The Stand

Many say minimum wage workers need $15, not just 15¢

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minimum-wage-bigOLYMPIA (Oct. 1, 2014) — The Washington State Department of Labor and Industries announced Tuesday that the state minimum wage will increase 15 cents to $9.47 an hour in 2015. That wage is adjusted for inflation every year as a result of Initiative 688, filed in 1998 by the Washington State Labor Council (WSLC) and supported by the state labor movement and dozens of community organizations. Washington voters approved I-688 by a 2-to-1 margin, passing it in every county in the state.

But given rising income inequality and the growing evidence that taxpayers are subsidizing minimum-wage industries because their employees can’t afford food, housing, health care and transportation, many are saying that Washington’s wage floor needs to be lifted even more.

“I can’t support the kids I have living at home while making minimum wage,” said Suzanne Kahil, who’s paid $9.32 an hour at a Bellevue Jack-in-the-Box. “I depend on government assistance, and that is not right. I want to have a decent amount of money to support my family and not depend on anyone. Every job should be paying enough money to cover the basic things in life.”

The WSLC, Working Washington, and many others are supporting a statewide minimum-wage increase to $15 an hour.

“While it is positive to see the state minimum wage going up on January 1, 2015, let’s be honest and recognize that our state minimum wage should be at least $15 an hour,” said WSLC President Jeff Johnson. “We need to take a larger bite out income inequality and, of course, every increase in the minimum wage goes right back into and strengthens our economy.”

TAKE A STAND!  Working Washington has set up Washington State Needs a Raise, where you can add your voice to supporters of a higher state minimum wage and urge your state legislators to support that effort.

Even at the 2015 minimum wage of $9.47 an hour, a full-time worker earns less than $20,000 a year. Is that enough to assure “the maintenance of the minimum standard of living necessary for health, efficiency, and general well-being of workers,” the law’s stated goal?

The 2014 Jobs Gap study found that a single adult in Washington needs at least $15.99 an hour to meet basic needs, deal with emergencies, and plan for the future. Research by the National Low Income Housing Coalition shows that a full-time job at $14.81 an hour is necessary to pay the rent on a one-bedroom apartment in our state.

“I always struggle to pay my bills,” said Genesee Etter, a homecare aide who is paid minimum wage for her work caring for elderly and disabled people in Vancouver. “I work 60 to 80 hours a week, and it’s still not enough. I had to go to the food bank three times in the last two months because I don’t have enough money for food. I’m tired of being treated this way — we all are.”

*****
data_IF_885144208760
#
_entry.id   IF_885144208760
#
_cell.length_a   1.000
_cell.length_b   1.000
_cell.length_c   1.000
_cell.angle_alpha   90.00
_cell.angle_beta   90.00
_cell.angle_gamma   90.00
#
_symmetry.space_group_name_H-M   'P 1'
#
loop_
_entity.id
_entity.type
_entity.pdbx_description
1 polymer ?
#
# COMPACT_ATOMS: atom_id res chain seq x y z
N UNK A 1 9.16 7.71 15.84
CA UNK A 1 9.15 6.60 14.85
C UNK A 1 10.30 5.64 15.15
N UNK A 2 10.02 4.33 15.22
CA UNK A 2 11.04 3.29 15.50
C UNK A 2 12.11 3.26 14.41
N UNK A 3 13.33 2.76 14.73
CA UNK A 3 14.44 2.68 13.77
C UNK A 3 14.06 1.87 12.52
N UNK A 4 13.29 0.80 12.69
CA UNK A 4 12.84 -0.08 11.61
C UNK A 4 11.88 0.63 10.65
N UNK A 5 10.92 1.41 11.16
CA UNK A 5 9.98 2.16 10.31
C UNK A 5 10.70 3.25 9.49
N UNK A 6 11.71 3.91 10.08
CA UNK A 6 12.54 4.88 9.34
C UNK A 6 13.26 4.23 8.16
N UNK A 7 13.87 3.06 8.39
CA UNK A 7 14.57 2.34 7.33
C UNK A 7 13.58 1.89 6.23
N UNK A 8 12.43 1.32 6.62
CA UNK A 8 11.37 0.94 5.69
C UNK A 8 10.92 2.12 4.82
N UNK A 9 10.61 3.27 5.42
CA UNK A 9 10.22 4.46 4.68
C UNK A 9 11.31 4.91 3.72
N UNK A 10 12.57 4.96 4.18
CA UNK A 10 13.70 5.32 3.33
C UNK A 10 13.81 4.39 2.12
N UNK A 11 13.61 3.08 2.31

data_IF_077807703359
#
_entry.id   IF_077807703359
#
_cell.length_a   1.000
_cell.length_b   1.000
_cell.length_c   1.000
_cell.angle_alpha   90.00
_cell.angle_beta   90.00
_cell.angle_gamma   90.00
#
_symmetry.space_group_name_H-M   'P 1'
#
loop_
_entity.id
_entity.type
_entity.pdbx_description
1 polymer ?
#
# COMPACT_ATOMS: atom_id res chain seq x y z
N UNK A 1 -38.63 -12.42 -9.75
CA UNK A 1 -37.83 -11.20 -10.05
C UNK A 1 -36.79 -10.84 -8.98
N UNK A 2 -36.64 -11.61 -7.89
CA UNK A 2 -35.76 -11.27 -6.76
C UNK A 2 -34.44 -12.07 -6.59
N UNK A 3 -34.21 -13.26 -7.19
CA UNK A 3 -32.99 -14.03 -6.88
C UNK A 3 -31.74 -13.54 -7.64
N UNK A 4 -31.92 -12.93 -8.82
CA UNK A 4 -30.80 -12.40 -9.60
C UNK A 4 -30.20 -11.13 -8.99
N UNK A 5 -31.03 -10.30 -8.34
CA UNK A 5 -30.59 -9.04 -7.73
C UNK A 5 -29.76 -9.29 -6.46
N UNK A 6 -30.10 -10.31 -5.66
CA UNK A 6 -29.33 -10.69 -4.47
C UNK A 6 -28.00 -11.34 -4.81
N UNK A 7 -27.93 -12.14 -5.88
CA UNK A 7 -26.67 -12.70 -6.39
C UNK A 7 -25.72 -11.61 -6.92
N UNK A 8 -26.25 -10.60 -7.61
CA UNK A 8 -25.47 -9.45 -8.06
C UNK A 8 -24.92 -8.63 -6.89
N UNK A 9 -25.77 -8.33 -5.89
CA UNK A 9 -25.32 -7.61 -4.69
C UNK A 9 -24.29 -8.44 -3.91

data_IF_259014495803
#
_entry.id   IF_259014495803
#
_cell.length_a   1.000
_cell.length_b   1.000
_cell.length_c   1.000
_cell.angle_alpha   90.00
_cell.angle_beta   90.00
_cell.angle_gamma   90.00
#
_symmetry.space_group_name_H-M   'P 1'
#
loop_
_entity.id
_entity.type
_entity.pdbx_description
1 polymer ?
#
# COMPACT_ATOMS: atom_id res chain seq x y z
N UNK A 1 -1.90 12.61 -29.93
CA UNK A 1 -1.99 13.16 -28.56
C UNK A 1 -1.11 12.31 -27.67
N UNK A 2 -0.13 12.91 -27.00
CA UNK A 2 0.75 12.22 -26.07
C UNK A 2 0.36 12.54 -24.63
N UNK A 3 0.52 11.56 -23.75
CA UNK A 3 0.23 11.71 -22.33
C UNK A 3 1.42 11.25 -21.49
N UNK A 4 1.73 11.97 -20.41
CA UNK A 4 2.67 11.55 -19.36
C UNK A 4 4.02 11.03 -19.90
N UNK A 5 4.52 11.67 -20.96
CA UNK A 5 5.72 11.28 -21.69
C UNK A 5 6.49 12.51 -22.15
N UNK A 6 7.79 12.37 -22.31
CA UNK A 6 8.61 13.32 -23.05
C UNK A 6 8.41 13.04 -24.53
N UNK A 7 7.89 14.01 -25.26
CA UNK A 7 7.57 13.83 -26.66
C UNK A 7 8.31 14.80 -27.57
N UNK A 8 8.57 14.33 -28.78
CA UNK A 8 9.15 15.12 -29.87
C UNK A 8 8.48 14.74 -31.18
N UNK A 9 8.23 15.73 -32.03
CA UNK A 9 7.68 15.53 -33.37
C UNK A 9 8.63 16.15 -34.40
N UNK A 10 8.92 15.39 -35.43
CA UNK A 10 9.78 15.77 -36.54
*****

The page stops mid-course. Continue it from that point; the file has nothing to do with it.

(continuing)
All individuals and businesses pay higher taxes, in effect, to subsidize the companies that pay the lowest wages. Safety nets intended to provide temporary help to the poorest among us and those who have fallen on hard times are increasingly utilized by the working poor. Even though they have a job — or multiple jobs — they must visit food banks, seek housing assistance, and apply for Medicaid. Those safety nets are struggling under the weight of the working poor. State lawmakers face increasingly hard choices every year about how to maintain them while also funding our schools, roads, public safety, and other critical functions of state government.

farrell-jessynBut in Olympia, there is a partisan divide on the issue of raising the state minimum wage. This year, 33 Democratic state representatives sponsored HB 2672 to raise our state minimum wage in three steps to $12 an hour by 2017 and then to continue annual adjustments. The bill, prime-sponsored by Rep. Jessyn Farrell (D-Seattle), faced nearly unanimous Republican opposition and failed.

In fact, many Republicans are seeking ways for employers to pay lower minimum wages or skirt the law all together. Sens. Michael Baumgartner (R-Spokane), Doug Ericksen (R-Ferndale), Andy Hill (R-Redmond), and Steve O’Ban (R-University Place) — all of whom are facing strong challengers in next month’s election — voted 25-24 this year to approve a new “good-faith” excuse so employers that break minimum wage laws can avoid penalties. Ericksen also co-sponsored a bill, supported by many Republicans, to create a sub-minimum wage for workers who earn tips.

Short URL: http://www.thestand.org/?p=34783

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